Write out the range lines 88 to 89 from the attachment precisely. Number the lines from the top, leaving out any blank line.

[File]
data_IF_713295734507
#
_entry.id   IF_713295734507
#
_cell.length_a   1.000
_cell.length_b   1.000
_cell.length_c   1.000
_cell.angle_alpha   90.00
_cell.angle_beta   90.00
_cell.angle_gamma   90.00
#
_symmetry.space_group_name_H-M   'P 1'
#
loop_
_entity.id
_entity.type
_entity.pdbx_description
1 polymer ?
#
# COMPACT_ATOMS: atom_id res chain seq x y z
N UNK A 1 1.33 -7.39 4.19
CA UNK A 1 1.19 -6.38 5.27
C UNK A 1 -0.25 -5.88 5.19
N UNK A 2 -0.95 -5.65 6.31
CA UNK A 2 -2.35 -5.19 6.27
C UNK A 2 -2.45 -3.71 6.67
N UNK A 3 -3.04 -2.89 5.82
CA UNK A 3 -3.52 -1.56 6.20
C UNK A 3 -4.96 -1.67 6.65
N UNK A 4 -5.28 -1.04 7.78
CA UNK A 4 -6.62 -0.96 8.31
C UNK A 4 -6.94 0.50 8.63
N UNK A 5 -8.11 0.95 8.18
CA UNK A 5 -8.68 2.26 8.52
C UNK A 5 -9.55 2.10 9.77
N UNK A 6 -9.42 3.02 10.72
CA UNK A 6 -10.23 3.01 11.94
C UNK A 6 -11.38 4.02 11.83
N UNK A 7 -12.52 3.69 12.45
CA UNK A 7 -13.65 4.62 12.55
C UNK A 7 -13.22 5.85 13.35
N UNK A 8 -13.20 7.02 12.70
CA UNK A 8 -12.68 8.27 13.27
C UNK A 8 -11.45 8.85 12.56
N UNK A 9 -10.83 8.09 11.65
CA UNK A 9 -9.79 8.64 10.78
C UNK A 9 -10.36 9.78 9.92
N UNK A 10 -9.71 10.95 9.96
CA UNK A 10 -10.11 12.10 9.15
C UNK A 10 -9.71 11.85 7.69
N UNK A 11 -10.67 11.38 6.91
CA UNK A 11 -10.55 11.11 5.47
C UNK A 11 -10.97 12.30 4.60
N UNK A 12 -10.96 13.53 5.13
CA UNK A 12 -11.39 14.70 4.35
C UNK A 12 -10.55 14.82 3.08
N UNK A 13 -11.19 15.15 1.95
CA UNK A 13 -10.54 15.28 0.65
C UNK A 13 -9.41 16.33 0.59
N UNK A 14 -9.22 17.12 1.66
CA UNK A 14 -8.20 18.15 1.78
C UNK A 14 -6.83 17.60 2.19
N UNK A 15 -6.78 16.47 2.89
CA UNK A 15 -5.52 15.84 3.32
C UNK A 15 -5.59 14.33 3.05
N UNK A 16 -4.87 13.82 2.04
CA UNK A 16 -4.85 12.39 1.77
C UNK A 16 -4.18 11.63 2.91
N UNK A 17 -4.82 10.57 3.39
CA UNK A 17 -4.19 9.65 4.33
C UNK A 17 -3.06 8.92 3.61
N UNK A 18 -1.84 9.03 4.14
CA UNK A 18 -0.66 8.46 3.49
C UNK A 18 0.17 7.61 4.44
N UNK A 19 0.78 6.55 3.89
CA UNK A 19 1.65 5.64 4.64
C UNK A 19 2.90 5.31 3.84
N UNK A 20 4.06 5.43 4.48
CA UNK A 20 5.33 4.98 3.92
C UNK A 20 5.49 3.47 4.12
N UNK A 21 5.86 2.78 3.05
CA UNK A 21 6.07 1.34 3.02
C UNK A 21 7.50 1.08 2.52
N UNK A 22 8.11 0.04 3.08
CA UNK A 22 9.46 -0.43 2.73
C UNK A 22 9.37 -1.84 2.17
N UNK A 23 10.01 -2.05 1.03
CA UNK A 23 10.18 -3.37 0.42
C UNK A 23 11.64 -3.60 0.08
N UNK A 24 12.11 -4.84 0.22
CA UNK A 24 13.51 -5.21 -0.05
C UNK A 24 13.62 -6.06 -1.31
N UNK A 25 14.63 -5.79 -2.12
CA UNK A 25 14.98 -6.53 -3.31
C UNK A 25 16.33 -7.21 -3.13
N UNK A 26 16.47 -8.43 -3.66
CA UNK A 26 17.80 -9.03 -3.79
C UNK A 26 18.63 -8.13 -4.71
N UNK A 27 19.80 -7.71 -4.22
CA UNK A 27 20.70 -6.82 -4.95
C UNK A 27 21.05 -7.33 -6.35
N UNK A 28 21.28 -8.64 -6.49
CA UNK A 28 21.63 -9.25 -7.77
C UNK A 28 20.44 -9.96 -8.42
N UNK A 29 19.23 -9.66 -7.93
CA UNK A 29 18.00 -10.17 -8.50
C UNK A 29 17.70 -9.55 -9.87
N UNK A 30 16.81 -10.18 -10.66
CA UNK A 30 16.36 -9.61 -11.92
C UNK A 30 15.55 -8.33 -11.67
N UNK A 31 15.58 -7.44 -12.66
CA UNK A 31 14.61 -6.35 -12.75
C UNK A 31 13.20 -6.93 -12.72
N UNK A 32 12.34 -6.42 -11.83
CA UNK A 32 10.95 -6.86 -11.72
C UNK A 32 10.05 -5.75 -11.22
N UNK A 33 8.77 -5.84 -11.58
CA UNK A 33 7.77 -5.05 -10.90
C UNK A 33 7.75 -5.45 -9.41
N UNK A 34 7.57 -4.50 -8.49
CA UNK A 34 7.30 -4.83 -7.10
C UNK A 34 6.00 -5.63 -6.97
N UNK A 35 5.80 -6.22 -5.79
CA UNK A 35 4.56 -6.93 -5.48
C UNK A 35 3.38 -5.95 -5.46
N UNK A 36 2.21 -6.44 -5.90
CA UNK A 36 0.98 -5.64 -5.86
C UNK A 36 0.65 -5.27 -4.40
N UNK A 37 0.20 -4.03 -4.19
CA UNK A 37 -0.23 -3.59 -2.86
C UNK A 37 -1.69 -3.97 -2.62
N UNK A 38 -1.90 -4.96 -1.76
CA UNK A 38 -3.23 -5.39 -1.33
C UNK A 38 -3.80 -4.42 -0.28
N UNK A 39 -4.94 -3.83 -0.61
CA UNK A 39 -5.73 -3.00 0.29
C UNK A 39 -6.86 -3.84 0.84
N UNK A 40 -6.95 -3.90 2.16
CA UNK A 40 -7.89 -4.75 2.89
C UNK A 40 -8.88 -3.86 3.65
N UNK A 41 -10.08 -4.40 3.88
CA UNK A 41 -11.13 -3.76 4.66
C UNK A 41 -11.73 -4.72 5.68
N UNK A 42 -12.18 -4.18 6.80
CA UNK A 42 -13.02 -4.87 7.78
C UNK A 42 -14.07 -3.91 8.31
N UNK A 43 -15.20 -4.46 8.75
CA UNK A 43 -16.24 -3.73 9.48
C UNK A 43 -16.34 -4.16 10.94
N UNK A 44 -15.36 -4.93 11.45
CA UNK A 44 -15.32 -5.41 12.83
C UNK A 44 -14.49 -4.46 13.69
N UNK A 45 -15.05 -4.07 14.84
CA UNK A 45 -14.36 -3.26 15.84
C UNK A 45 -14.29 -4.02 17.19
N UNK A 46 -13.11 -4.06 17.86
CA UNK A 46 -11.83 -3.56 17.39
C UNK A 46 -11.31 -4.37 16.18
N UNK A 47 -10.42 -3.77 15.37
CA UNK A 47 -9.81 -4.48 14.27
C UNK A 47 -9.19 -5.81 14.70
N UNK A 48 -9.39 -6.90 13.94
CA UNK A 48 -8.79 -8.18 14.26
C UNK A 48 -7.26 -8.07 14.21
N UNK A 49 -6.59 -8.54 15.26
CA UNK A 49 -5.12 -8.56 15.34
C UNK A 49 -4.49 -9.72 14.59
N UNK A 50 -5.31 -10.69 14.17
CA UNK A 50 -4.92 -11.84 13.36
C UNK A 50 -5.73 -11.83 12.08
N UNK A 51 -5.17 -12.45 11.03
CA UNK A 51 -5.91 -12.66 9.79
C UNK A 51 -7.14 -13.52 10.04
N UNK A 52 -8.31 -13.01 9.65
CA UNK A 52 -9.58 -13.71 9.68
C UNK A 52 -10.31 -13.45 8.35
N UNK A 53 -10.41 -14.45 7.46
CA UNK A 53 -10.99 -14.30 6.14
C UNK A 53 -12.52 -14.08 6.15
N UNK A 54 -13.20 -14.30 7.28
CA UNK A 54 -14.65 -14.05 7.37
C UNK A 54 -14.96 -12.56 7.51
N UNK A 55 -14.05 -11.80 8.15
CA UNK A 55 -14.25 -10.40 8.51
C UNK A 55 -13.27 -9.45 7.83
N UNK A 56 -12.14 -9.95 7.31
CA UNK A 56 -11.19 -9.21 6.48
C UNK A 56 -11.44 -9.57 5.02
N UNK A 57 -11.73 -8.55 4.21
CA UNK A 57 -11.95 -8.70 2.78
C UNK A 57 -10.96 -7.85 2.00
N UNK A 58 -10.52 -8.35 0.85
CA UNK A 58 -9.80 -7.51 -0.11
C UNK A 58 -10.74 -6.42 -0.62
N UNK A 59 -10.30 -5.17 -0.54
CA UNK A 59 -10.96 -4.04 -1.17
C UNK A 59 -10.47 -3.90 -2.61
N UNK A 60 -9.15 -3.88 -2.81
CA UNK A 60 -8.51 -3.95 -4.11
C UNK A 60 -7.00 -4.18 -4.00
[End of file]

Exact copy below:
CA UNK A 23 10.18 -3.37 0.42
C UNK A 23 11.64 -3.60 0.08